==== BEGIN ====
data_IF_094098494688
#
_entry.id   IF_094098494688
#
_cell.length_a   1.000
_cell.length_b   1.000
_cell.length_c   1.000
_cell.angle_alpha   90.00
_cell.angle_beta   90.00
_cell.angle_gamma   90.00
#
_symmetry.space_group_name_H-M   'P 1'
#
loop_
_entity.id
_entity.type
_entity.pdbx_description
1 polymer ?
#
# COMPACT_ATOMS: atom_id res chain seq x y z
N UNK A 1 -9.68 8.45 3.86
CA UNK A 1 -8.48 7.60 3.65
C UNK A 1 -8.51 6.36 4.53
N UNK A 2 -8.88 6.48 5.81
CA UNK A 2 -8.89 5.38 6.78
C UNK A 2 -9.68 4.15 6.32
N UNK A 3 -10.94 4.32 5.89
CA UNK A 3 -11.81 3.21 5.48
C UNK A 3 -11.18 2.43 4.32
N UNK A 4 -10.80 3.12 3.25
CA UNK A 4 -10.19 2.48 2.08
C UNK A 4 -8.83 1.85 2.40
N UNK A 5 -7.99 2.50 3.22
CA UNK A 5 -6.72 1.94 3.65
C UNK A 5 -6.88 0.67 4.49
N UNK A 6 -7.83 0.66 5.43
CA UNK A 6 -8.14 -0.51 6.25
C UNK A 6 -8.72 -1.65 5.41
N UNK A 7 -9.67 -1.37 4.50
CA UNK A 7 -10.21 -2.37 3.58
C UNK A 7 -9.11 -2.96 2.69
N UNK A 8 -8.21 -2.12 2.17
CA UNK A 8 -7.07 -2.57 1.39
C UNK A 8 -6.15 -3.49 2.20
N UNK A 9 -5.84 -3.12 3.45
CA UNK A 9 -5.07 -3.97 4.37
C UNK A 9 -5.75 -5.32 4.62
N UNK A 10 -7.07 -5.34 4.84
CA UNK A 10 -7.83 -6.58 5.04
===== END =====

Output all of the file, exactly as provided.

data_IF_094098494688
#
_entry.id   IF_094098494688
#
_cell.length_a   1.000
_cell.length_b   1.000
_cell.length_c   1.000
_cell.angle_alpha   90.00
_cell.angle_beta   90.00
_cell.angle_gamma   90.00
#
_symmetry.space_group_name_H-M   'P 1'
#
loop_
_entity.id
_entity.type
_entity.pdbx_description
1 polymer ?
#
# COMPACT_ATOMS: atom_id res chain seq x y z
N UNK A 1 -9.68 8.45 3.86
CA UNK A 1 -8.48 7.60 3.65
C UNK A 1 -8.51 6.36 4.53
N UNK A 2 -8.88 6.48 5.81
CA UNK A 2 -8.89 5.38 6.78
C UNK A 2 -9.68 4.15 6.32
N UNK A 3 -10.94 4.32 5.89
CA UNK A 3 -11.81 3.21 5.48
C UNK A 3 -11.18 2.43 4.32
N UNK A 4 -10.80 3.12 3.25
CA UNK A 4 -10.19 2.48 2.08
C UNK A 4 -8.83 1.85 2.40
N UNK A 5 -7.99 2.50 3.22
CA UNK A 5 -6.72 1.94 3.65
C UNK A 5 -6.88 0.67 4.49
N UNK A 6 -7.83 0.66 5.43
CA UNK A 6 -8.14 -0.51 6.25
C UNK A 6 -8.72 -1.65 5.41
N UNK A 7 -9.67 -1.37 4.50
CA UNK A 7 -10.21 -2.37 3.58
C UNK A 7 -9.11 -2.96 2.69
N UNK A 8 -8.21 -2.12 2.17
CA UNK A 8 -7.07 -2.57 1.39
C UNK A 8 -6.15 -3.49 2.20
N UNK A 9 -5.84 -3.12 3.45
CA UNK A 9 -5.07 -3.97 4.37
C UNK A 9 -5.75 -5.32 4.62
N UNK A 10 -7.07 -5.34 4.84
CA UNK A 10 -7.83 -6.58 5.04